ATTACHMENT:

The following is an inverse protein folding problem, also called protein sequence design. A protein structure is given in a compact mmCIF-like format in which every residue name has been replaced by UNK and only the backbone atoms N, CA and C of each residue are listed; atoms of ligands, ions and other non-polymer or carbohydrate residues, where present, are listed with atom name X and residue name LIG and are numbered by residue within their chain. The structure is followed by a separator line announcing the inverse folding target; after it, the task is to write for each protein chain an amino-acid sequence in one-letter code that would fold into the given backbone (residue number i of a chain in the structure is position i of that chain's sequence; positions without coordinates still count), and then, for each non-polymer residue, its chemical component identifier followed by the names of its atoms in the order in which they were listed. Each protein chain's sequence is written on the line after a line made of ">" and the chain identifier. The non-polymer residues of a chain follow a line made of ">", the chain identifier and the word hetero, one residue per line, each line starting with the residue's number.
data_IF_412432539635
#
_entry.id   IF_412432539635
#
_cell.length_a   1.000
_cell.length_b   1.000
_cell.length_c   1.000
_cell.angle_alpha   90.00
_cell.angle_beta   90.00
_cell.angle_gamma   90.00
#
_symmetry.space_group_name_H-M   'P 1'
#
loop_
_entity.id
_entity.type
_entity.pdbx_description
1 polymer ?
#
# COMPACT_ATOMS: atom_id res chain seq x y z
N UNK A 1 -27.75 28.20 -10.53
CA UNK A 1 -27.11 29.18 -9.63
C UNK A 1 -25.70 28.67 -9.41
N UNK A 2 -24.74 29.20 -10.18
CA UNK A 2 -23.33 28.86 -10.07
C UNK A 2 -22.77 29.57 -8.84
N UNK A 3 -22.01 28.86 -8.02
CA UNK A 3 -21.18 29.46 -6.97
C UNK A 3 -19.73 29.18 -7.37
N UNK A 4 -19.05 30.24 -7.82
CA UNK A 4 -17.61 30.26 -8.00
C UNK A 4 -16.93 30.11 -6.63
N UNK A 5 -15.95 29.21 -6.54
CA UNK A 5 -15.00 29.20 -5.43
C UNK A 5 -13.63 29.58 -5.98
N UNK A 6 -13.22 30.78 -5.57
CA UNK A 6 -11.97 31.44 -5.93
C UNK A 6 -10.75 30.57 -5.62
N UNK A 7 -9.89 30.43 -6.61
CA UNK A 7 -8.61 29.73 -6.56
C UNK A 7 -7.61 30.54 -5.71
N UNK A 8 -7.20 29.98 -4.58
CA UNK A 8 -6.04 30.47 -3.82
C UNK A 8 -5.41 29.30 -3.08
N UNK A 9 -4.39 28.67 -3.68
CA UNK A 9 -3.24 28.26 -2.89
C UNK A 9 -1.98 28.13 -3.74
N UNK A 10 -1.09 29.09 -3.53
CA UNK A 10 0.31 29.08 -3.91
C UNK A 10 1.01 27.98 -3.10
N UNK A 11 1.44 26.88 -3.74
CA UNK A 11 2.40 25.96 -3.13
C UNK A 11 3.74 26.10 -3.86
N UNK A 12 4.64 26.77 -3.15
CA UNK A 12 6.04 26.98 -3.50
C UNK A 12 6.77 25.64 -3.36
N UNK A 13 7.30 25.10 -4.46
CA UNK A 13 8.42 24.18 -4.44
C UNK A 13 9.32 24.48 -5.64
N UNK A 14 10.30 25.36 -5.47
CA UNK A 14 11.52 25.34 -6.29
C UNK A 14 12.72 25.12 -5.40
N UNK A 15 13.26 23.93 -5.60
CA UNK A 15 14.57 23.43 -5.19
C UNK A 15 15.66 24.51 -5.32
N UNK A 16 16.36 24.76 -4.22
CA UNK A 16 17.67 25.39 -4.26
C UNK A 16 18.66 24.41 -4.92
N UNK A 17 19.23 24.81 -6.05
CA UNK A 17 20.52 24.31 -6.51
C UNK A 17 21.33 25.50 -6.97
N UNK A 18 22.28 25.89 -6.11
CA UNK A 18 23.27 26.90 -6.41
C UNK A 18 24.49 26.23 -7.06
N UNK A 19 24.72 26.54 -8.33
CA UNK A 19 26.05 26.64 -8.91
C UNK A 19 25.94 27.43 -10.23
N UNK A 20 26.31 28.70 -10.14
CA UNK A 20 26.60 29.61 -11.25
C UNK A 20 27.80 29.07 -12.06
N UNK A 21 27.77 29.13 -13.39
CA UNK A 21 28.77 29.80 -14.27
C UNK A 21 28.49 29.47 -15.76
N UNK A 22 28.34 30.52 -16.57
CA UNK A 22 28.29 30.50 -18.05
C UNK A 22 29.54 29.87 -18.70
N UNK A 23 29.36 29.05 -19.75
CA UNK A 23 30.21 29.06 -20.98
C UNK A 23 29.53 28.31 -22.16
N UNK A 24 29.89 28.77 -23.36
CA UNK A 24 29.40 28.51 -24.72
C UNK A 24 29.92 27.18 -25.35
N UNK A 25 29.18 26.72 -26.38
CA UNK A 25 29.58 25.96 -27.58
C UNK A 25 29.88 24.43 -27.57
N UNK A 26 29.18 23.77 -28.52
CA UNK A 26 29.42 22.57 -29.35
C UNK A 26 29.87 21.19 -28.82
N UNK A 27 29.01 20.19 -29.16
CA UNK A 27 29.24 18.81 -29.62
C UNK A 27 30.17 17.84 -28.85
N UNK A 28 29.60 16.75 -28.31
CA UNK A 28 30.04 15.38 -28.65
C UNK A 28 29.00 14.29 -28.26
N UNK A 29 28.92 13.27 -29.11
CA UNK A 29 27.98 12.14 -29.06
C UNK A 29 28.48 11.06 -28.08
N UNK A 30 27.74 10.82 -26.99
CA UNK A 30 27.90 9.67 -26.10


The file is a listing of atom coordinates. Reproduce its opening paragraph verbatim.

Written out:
The following is an inverse protein folding problem, also called protein sequence design. A protein structure is given in a compact mmCIF-like format in which every residue name has been replaced by UNK and only the backbone atoms N, CA and C of each residue are listed; atoms of ligands, ions and other non-polymer or carbohydrate residues, where present, are listed with atom name X and residue name LIG and are numbered by residue within their chain. The structure is followed by a separator line announcing the inverse folding target; after it, the task is to write for each protein chain an amino-acid sequence in one-letter code that would fold into the given backbone (residue number i of a chain in the structure is position i of that chain's sequence; positions without coordinates still count), and then, for each non-polymer residue, its chemical component identifier followed by the names of its atoms in the order in which they were listed. Each protein chain's sequence is written on the line after a line made of ">" and the chain identifier. The non-polymer residues of a chain follow a line made of ">", the chain identifier and the word hetero, one residue per line, each line starting with the residue's number.